Millennials and their successors, the Gen Zers, were raised or born surrounded by the internet, smart devices, and instant communication. With nearly all the world’s knowledge at their fingertips, it is no wonder younger generations are running thin on patience. So, spending time on a phone call or waiting on hold takes (a lot) of patience. But a shortage of patience is not the only reason Millennials are so phone call averse.
Understanding Millennials’ Phone Call Aversion
Millennials, or the people born between 1981 and 1996, now account for nearly 50% of the workforce. This number is estimated to jump to 75% by 2030. So, understanding their way of thinking and consumer habits is key to a business to stay afloat in the years to come.
Millennials and Gen Zers, for some reason, sense an existential dread to make or receive phone calls. They are even reluctant to answer the phone from unknown callers. Sometimes they may even put their family and friends on hold because they just don’t feel like picking up the phone.
Phone calls cause Millennials needless stress and for a handful of reasons.
Phone Calls Take too Much Time
Millennials have more important things to do than engaging with you in small talk before getting to the bottom of their request. They like fast, straightforward communication with almost instant results. This situation is mainly due to their addiction to instant gratification and/or constantly running late for everything because of being such master procrastinators.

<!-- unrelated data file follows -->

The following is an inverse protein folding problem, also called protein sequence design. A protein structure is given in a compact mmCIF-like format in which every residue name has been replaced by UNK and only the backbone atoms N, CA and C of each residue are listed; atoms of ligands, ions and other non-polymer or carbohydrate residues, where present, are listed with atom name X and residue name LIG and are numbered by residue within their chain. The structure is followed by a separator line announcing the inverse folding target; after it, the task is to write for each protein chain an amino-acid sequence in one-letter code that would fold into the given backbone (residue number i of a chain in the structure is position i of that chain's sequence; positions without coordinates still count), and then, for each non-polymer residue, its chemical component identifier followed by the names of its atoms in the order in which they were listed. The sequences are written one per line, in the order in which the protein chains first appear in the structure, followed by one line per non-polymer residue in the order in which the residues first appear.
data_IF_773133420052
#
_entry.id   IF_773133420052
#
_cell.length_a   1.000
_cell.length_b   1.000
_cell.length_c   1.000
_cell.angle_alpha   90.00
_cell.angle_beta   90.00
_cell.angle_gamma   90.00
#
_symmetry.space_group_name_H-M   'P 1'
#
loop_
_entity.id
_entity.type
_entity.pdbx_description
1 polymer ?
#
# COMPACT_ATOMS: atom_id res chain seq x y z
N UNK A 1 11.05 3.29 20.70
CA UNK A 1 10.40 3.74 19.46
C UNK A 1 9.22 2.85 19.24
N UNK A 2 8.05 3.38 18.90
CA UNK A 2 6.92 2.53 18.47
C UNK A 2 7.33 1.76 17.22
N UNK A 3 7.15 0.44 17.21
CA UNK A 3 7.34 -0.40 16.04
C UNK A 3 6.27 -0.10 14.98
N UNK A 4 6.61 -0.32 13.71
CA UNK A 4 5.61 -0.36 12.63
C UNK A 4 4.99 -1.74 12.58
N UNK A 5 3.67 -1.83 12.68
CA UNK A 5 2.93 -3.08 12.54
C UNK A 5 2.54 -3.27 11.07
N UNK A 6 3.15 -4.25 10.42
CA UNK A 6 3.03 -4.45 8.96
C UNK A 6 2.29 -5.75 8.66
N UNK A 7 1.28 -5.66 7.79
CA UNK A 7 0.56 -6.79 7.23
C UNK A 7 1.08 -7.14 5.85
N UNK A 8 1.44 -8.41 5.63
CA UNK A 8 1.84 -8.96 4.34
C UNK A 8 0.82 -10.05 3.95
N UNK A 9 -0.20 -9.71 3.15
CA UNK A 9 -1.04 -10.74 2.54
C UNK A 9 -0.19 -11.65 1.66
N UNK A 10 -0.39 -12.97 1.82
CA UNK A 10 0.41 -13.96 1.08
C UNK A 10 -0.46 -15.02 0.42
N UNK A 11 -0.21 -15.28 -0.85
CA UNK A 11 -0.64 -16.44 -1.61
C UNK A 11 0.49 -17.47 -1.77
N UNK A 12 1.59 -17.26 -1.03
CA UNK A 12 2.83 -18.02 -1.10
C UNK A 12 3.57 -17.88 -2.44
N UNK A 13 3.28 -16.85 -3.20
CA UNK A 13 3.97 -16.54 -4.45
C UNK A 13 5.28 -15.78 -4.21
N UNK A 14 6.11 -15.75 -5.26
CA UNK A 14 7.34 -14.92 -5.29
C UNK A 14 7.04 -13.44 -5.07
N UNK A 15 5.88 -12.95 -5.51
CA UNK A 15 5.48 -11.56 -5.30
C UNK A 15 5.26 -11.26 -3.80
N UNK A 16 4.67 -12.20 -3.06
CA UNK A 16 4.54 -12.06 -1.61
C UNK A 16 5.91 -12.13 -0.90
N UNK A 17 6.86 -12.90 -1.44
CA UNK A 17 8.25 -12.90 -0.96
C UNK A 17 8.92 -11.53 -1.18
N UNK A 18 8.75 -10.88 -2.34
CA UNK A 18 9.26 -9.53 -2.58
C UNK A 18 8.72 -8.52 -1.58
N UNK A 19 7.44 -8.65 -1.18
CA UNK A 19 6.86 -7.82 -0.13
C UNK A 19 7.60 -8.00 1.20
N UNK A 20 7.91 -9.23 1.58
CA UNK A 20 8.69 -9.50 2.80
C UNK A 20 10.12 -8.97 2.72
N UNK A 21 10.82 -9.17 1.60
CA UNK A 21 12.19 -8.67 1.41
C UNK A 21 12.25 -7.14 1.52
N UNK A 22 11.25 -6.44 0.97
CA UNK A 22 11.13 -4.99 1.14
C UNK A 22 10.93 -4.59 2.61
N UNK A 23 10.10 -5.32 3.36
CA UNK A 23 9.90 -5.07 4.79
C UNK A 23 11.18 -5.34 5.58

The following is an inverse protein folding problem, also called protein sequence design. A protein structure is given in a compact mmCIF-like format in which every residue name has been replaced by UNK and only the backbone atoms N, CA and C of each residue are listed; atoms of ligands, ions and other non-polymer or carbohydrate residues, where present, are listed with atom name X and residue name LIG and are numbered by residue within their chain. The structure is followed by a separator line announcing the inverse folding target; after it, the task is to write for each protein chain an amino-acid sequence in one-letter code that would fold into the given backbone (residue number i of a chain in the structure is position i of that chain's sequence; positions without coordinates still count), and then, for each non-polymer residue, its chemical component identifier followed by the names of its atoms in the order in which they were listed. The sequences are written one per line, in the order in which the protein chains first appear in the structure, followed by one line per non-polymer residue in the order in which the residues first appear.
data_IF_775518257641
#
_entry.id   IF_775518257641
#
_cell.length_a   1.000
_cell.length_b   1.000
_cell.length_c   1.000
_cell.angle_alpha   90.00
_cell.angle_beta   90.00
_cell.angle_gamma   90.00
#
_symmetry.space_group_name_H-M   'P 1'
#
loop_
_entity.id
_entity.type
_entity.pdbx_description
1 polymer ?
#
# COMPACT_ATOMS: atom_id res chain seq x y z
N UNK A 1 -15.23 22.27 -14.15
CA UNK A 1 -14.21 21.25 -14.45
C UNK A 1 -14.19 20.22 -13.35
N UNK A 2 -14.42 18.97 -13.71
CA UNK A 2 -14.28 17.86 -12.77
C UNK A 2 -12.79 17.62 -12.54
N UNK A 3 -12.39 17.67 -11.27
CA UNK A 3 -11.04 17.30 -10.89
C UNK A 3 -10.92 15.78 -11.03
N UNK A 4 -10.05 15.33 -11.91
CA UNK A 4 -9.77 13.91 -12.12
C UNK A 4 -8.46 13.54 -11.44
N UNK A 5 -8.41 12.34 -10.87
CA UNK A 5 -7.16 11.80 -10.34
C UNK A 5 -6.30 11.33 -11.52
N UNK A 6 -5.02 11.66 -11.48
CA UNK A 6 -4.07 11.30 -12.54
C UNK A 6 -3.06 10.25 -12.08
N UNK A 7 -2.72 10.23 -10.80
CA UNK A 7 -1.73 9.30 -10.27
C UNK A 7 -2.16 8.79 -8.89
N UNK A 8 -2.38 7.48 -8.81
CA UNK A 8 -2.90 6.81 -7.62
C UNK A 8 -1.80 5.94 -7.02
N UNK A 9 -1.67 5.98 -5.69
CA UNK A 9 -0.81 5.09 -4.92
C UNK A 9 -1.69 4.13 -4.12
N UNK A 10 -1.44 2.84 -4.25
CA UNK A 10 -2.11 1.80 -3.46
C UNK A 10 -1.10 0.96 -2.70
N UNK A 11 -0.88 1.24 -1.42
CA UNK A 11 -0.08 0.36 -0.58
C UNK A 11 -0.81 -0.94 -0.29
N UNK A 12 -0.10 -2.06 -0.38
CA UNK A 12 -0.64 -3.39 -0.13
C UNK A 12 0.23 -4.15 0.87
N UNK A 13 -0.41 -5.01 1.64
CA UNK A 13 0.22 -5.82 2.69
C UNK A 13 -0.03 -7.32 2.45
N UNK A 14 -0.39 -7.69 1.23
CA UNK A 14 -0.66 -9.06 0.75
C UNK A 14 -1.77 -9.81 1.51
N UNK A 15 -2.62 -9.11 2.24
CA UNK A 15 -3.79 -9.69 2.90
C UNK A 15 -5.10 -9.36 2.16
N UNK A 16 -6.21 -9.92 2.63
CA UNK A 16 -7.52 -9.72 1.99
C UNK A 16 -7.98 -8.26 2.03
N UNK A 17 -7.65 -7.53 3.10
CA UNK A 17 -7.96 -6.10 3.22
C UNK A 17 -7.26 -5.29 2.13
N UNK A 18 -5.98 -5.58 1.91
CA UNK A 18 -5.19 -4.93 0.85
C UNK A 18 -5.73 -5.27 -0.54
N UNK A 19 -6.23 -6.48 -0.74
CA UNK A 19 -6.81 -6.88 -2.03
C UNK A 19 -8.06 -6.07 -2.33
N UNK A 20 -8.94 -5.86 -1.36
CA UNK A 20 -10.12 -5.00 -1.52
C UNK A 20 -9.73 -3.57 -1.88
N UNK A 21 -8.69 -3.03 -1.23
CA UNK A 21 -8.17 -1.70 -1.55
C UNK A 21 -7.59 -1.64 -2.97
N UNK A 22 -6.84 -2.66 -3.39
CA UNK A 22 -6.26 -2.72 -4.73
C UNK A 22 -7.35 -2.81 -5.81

Also, social media or an IM app allows them to send a quick message and get a quick response in return. Even e-mailing is preferable to taking phone calls in a Millennial’s mind due to its brevity. Also, these digital channels of communication don’t require the Millennial’s full attention, so they can do other things in between.
Phone Calls are Rude
Millennials are very keen on privacy and personal space, and they perceive an out-of-the-blue phone call as an invasion of both their privacy and said space. So, calling them without first texting or sending an e-mail can quickly frustrate them since you might disrupt their schedule and thus be perceived as intrusive and inconsiderate. Unlike their parents the ‘baby boomers,’ Millennials don’t embrace the always reachable mentality.
Phone Calls Give Millennials Anxiety
There’s a reason Millennials get cold feet when having to make or take a phone call: Talking to people on the phone triggers their anxiety. This anxiety is different from social anxiety since many Millennials have a wide circle of friends and are comfortable in most social situations. Their phone call anxiety is spurred by uncertainty.
When talking on the phone, you don’t know what the other person is thinking because you don’t have access to their non-verbal cues, aka body language. So, Millennials’ innate fear of being rejected because of what they say or think kicks in.
Also, because the Millennial doesn’t have access to the other person’s body language, which accounts for 70 to 93 percent of human-to-human communication, he orshe has to deal with the fear of being judged.